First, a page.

Eventually Judith could no longer watch the vitality being drained from her child. She heard of a new medicine called Strattera and asked the specialist to prescribe it.

Peter initially took the medicine in the morning but it made him nauseous and took away his appetite, causing the already slender boy to lose several kilograms. "Nowadays he takes his tablet before he goes to bed and it works much better.

"It still makes him nauseous occasionally and every now and again he says to me, 'Mom, what you're giving me is poison! Would you drink this?'
"Do you have any idea what it does to a parent to hear your child say that? It breaks my heart. But what should I do? It's an impossible choice: either Peter takes medicine that sometimes makes him feel sick or he struggles at school and feels inferior to his friends."

Judith has taken the extremely difficult decision to continue giving Peter the medicine for the time being. "He gets anxious in class if he has to read or write something.

"He'll do something naughty just to distract the teacher and the other children. Or act like a clown because he can't meet their expectations. A number of times he has said to me, 'Mom, you're sending me to school just to embarrass me'."

She looks away, talking softly. "He has even hidden in the dog's basket because he's so afraid of going to school. He's so ashamed, he feels stupid..." She has arranged for Peter to study with an expert educational therapist, Dokka Swart.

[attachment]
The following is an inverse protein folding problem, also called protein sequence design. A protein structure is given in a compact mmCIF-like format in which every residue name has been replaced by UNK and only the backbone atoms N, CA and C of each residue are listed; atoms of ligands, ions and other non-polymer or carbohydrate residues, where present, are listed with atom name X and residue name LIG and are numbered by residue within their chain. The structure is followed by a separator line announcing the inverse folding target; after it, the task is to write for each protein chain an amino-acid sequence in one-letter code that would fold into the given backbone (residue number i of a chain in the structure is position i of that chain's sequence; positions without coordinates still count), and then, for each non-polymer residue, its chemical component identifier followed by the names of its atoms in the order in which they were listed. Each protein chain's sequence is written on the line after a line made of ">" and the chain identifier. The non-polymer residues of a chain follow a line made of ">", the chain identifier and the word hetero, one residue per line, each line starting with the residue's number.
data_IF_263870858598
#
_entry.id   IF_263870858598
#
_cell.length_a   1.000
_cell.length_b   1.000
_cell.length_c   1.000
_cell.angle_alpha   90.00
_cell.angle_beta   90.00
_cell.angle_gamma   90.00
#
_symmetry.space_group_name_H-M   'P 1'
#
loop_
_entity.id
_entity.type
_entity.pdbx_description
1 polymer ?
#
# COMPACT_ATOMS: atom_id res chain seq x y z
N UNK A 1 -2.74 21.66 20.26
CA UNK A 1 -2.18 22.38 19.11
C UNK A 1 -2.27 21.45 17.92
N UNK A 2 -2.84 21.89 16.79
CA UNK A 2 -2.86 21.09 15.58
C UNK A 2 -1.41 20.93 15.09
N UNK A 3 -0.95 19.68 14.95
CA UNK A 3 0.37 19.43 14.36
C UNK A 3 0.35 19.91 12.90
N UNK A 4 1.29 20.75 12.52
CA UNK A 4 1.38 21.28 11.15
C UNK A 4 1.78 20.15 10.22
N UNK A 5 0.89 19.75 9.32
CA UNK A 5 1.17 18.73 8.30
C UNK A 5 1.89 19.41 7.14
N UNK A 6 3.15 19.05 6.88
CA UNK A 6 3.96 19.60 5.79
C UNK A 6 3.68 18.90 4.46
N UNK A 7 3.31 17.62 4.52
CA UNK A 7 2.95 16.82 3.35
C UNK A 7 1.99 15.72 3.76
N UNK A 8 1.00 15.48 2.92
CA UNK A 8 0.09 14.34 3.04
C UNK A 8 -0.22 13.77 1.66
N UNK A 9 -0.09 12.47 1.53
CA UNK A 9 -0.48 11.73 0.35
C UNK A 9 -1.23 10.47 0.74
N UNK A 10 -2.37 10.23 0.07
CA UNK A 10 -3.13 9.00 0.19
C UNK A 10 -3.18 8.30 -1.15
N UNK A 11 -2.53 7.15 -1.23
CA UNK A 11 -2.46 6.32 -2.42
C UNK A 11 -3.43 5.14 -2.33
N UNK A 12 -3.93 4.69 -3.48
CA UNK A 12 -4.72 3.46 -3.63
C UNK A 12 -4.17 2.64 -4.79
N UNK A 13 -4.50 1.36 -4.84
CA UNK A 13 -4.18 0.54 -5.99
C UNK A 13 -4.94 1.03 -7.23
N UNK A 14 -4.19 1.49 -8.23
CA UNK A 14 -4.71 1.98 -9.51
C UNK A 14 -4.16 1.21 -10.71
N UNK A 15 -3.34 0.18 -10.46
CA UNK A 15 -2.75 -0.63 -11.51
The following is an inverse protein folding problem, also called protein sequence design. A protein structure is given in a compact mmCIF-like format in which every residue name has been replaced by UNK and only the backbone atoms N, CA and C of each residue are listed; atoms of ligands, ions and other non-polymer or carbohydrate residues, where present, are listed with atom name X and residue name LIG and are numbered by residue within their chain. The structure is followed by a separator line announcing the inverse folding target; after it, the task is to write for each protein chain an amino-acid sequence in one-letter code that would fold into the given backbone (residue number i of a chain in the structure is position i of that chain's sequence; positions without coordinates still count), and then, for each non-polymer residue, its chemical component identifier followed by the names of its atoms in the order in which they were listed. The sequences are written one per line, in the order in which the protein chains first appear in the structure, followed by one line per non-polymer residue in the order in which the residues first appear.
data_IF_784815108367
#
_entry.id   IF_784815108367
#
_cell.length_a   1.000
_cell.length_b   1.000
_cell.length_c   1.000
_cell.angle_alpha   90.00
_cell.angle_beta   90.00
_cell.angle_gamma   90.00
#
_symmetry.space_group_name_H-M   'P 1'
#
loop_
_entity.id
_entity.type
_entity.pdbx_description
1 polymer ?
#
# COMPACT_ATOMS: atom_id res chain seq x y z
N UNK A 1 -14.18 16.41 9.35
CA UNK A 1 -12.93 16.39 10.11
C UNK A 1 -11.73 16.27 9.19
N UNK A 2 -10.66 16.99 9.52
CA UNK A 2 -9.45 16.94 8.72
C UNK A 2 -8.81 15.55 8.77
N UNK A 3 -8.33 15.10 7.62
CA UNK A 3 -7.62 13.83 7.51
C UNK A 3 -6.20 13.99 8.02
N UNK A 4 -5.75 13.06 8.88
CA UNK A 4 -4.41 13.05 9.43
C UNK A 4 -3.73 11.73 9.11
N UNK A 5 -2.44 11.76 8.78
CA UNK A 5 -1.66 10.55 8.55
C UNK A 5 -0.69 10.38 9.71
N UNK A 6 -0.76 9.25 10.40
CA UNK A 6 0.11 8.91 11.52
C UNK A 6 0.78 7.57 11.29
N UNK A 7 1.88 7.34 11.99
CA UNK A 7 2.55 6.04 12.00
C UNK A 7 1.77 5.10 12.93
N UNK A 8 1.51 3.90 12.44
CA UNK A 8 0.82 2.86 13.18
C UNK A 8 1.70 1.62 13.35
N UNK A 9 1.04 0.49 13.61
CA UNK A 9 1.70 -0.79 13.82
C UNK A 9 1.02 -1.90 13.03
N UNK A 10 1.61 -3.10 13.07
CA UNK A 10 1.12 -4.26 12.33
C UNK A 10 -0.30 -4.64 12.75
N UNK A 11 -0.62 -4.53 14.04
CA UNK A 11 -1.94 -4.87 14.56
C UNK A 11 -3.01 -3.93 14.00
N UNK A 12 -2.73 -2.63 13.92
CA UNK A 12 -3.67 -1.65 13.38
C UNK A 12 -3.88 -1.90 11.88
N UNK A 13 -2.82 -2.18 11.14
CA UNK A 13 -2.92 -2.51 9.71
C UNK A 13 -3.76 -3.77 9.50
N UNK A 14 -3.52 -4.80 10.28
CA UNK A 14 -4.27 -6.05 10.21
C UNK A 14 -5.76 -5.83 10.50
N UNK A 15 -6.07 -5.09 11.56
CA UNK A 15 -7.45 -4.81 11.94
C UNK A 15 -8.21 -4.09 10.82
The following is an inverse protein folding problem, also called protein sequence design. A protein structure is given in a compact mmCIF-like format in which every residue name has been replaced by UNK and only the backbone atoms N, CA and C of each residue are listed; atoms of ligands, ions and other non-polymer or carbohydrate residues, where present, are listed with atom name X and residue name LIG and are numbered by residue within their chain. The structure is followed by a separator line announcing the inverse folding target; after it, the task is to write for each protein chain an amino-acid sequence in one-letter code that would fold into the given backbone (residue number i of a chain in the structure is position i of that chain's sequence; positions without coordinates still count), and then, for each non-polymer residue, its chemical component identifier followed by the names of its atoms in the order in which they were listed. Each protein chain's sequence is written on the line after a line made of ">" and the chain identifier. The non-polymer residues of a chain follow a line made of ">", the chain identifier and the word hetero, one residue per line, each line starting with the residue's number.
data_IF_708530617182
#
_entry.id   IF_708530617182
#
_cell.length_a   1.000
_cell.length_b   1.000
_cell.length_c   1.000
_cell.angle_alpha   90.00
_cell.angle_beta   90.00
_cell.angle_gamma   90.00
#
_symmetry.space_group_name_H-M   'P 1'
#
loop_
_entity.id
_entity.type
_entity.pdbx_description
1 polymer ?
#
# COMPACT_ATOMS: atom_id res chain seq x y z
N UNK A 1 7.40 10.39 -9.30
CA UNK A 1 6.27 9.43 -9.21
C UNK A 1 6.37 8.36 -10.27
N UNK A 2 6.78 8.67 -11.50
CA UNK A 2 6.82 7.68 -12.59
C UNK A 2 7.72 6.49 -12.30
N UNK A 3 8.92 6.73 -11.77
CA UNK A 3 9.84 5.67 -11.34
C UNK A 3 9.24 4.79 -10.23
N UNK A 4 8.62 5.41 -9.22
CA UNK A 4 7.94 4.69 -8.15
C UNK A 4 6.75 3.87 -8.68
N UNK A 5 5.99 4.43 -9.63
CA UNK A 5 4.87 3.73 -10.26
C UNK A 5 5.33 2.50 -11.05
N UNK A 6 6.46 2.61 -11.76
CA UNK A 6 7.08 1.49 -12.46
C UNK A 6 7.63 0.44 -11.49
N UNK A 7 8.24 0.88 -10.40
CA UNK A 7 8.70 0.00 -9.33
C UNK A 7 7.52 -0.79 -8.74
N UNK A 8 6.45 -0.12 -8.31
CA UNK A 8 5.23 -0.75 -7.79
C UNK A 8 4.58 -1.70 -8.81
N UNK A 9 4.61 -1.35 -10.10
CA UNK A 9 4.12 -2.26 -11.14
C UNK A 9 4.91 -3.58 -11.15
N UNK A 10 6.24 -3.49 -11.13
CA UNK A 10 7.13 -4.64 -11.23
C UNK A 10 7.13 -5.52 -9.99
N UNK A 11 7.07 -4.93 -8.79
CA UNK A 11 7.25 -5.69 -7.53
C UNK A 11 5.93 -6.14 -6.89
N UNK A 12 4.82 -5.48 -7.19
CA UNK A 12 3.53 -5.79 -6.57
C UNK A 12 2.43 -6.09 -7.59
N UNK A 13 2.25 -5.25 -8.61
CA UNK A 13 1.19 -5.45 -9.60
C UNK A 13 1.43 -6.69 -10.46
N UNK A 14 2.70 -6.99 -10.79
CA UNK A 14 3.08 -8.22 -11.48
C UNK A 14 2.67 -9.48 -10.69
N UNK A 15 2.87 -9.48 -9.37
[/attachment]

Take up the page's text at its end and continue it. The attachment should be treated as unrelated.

Reading therapy, combined with the Strattera, helps him to concentrate on his schoolwork - so much so that his marks have improved from one to three out of four this year.

"Peter was always petrified of opening his report. I can't describe the feeling when he brought it home and his marks had improved." He still struggles to read simple sentences and after repeated efforts even a basic word such as "the" sometimes disappears from his reading memory.

"I help him learn by listening and talking," Dokka says. And he does his maths orally rather than in writing. Dokka has no doubt he'll be able to complete his education. "Everything comes right with practice, even if it takes a long time."

Judith recently changed her job to spend more time with Peter and believes the added attention makes a world of difference.

His disorder affects the whole family and his father and brother also have to make sacrifices to help him adjust.

"Recently he wrote - with lots of spelling mistakes - in his notebook, 'Once upon a time there was a little boy and his name was Peter. He thought for a long time about what it was in life that he could do and decided it would be fishing'.

"He sits next to the water, fishing, for hours on end,'' Judith says. ''It's the one thing he can do without losing concentration. He doesn't mind waiting for a fish. He knows what he's waiting for."

Her approach says a lot about Judith as a mother. She still believes even if it takes a long time, even if every word, every line, every social code has to be drilled into his imaginative young mind, it will be well worth the effort.

* Not their real names.

This article was compiled with the assistance of Professor André Venter, Dr Adri van der Walt and many scientific papers. It is an edited version of an article that originally appeared in the September 2007 edition of YOU Pulse / Huisgenoot-POLS. The current edition is on sale now.